But one day, maybe when I was particularly tired or more open than usual, I submitted to the crush of bodies, let it carry and contain me. It was winter; everyone had to shrug off coats and scarves as quickly as possible so as not to shed five pounds of water weight during the journey to the Central Business District. My face was chapped from Beijing’s winter wind. Warm bodies pressed in on all sides — I could feel the curve of a torso, the rounded toughness of a thigh. It verged on the sexual, but the comfortingly sexual, the mutual arcs of spooning bodies, the ceding of one part to another. There was a total, obligatory submissiveness, everyone giving way to everyone else because there was no other option, and I suddenly found relief in that. So much of daily life in China is ducking or fighting or easing one’s way through crowds, at the supermarket, at the train station, in the bike lanes. For me, for many people that have grown up in resolutely individualist countries, this was an act of constant resistance. Trying to separate or save oneself from the masses. But in the train I gave in, for once relaxed into the mass instead of bristling at it, and it felt good. My head lolled back and forth, sometimes accidentally bumping the fake fur collars of the Chinese office girls’ coats.

When the train stopped at Chongwenmen and Jianguomen for transfers I went with the flood of people, taking one careful step at a time because at that moment in Beijing, when the subway price had been reduced to 2 yuan, millions and millions of Chinese were taking the underground trains for the first time. There was a calming ritual about those measured, timed steps, limited by the heel of the person in front of me and the tips of the toes of the person behind me, in tune with the slow, inevitable forward motion of the masses. There was a liberating humility in it — without the option of scurrying through the tunnels, my flats padding anxiously on the slick tiled floors, Stereolab pounding on the iPod, I stepped slowly and in tune with thousands of other steps.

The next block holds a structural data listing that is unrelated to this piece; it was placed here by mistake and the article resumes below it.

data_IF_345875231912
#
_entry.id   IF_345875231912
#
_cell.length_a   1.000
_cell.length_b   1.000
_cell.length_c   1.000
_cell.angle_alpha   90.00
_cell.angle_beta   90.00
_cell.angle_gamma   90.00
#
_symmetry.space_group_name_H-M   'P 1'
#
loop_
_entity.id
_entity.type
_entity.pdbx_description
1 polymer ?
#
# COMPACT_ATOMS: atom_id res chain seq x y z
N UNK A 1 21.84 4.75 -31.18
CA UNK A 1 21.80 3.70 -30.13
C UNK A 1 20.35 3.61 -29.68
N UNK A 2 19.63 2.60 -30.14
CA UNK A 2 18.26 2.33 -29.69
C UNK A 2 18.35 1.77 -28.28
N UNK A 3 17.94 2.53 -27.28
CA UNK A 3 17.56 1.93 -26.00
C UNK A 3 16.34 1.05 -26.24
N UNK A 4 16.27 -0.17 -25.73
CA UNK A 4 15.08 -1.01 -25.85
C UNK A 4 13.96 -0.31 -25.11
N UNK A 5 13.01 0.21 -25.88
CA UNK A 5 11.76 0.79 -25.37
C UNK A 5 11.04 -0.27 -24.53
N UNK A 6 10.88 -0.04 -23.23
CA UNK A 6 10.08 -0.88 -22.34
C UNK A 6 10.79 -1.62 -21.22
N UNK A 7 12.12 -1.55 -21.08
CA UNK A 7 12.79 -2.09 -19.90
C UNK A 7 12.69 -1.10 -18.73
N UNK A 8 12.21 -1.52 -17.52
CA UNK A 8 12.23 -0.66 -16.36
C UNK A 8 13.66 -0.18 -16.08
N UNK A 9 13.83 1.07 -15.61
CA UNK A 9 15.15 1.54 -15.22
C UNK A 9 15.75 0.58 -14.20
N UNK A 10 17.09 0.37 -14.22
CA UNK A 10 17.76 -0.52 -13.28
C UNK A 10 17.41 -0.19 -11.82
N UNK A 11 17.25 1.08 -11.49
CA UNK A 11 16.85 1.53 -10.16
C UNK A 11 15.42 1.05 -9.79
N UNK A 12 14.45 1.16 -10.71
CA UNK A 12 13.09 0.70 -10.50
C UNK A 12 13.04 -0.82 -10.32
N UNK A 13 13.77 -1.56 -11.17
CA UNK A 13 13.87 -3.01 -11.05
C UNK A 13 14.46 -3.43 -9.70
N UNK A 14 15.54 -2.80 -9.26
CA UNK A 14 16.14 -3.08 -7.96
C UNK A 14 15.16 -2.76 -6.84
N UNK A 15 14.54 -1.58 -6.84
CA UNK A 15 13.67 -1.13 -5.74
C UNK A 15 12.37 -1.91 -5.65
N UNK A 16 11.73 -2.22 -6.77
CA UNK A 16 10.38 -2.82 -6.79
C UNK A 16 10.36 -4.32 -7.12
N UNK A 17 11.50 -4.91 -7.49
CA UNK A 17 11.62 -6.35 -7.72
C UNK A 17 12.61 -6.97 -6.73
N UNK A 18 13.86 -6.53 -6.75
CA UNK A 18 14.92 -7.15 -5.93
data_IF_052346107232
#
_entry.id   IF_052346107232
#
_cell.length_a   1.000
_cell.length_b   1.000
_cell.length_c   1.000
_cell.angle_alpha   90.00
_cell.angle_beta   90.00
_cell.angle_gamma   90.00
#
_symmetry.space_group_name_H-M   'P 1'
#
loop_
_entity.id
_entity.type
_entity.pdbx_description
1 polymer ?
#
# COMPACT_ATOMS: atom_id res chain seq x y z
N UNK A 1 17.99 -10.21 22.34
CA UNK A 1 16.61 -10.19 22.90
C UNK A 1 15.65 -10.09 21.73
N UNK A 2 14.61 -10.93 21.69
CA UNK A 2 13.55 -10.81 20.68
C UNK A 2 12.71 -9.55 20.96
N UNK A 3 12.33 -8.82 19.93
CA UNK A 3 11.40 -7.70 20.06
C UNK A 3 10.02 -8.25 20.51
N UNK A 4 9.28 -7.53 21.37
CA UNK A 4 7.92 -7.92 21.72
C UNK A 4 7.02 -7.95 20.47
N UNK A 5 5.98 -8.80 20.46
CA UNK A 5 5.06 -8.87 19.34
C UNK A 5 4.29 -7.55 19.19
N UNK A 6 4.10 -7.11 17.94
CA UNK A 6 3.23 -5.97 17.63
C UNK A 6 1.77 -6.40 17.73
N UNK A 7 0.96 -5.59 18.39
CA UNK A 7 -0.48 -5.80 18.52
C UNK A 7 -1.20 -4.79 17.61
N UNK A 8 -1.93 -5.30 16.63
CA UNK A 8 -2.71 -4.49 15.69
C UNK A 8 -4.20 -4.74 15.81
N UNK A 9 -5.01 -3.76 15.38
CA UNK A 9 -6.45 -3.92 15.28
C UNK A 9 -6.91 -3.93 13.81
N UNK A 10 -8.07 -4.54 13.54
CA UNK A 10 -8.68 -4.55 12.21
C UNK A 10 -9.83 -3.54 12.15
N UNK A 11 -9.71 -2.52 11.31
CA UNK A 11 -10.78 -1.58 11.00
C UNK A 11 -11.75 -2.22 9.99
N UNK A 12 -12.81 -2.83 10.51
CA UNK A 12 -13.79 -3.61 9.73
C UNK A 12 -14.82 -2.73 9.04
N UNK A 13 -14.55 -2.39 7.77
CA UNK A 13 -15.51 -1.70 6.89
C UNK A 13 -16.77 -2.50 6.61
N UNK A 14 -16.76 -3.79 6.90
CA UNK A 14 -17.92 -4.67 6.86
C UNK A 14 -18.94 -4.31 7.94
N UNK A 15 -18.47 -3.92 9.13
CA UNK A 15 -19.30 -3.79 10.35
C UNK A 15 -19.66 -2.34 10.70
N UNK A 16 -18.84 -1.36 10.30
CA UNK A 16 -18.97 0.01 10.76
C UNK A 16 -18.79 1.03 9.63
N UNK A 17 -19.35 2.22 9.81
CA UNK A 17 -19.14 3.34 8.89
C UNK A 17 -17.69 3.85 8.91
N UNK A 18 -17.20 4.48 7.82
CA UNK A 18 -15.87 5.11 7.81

When we finally came to Guomao and the crush gave way to a surge of released energies, I regained the pressure of forward motion and scampered up the steep, endless staircases towards the street. Gusts of wind rushed down the stairs and did their best to blast into Guomao station, but the crowd stopped them. The further up the stairs I got, the stronger the wind grew, until finally I was on the street and wrapping my face in a scarf, buying a tea egg for breakfast, hustling towards work, missing the safe restricted warmth of the crowd.


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Sarah Menkedick is a writer and editor who has spent the last six years living, traveling, and teaching abroad. This fall, she returned to the U.S. to start the MFA program in creative nonfiction at the University of Pittsburgh. She is the editor in chief of Glimpse.org, a contributing editor at Matador Abroad and a contributing writer at Change.org. She lets her creative nonfiction run wild at her personal website, PosaTigres.

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  1. erm ...
    January 5, 2011 at 6:19 pm

    “Inscrutable” Chinese?

    Paging Dr. Freud …